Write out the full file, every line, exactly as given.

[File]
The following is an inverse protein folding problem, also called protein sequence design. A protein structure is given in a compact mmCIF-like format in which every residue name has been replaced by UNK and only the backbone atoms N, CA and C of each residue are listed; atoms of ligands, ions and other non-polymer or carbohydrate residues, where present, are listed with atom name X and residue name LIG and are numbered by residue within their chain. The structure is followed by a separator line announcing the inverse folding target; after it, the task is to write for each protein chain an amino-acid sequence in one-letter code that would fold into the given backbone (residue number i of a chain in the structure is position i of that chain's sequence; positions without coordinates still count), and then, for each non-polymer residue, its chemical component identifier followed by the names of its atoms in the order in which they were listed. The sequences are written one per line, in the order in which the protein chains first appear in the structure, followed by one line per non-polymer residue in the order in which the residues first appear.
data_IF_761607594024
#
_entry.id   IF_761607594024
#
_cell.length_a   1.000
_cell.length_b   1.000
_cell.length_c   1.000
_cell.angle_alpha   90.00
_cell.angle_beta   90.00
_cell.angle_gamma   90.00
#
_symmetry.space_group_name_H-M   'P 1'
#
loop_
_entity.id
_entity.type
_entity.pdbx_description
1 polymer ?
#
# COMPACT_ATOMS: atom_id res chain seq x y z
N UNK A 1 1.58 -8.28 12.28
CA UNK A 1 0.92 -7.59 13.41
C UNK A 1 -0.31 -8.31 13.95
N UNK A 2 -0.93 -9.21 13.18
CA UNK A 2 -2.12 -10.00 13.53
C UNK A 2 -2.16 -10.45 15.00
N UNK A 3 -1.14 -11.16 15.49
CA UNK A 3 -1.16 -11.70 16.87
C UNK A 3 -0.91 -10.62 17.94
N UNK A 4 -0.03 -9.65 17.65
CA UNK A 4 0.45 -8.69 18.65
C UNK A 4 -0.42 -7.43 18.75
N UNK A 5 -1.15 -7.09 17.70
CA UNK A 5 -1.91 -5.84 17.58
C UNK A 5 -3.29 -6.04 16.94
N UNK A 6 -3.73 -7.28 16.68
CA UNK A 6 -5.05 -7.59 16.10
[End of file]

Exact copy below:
The following is an inverse protein folding problem, also called protein sequence design. A protein structure is given in a compact mmCIF-like format in which every residue name has been replaced by UNK and only the backbone atoms N, CA and C of each residue are listed; atoms of ligands, ions and other non-polymer or carbohydrate residues, where present, are listed with atom name X and residue name LIG and are numbered by residue within their chain. The structure is followed by a separator line announcing the inverse folding target; after it, the task is to write for each protein chain an amino-acid sequence in one-letter code that would fold into the given backbone (residue number i of a chain in the structure is position i of that chain's sequence; positions without coordinates still count), and then, for each non-polymer residue, its chemical component identifier followed by the names of its atoms in the order in which they were listed. The sequences are written one per line, in the order in which the protein chains first appear in the structure, followed by one line per non-polymer residue in the order in which the residues first appear.
data_IF_761607594024
#
_entry.id   IF_761607594024
#
_cell.length_a   1.000
_cell.length_b   1.000
_cell.length_c   1.000
_cell.angle_alpha   90.00
_cell.angle_beta   90.00
_cell.angle_gamma   90.00
#
_symmetry.space_group_name_H-M   'P 1'
#
loop_
_entity.id
_entity.type
_entity.pdbx_description
1 polymer ?
#
# COMPACT_ATOMS: atom_id res chain seq x y z
N UNK A 1 1.58 -8.28 12.28
CA UNK A 1 0.92 -7.59 13.41
C UNK A 1 -0.31 -8.31 13.95
N UNK A 2 -0.93 -9.21 13.18
CA UNK A 2 -2.12 -10.00 13.53
C UNK A 2 -2.16 -10.45 15.00
N UNK A 3 -1.14 -11.16 15.49
CA UNK A 3 -1.16 -11.70 16.87
C UNK A 3 -0.91 -10.62 17.94
N UNK A 4 -0.03 -9.65 17.65
CA UNK A 4 0.45 -8.69 18.65
C UNK A 4 -0.42 -7.43 18.75
N UNK A 5 -1.15 -7.09 17.70
CA UNK A 5 -1.91 -5.84 17.58
C UNK A 5 -3.29 -6.04 16.94
N UNK A 6 -3.73 -7.28 16.68
CA UNK A 6 -5.05 -7.59 16.10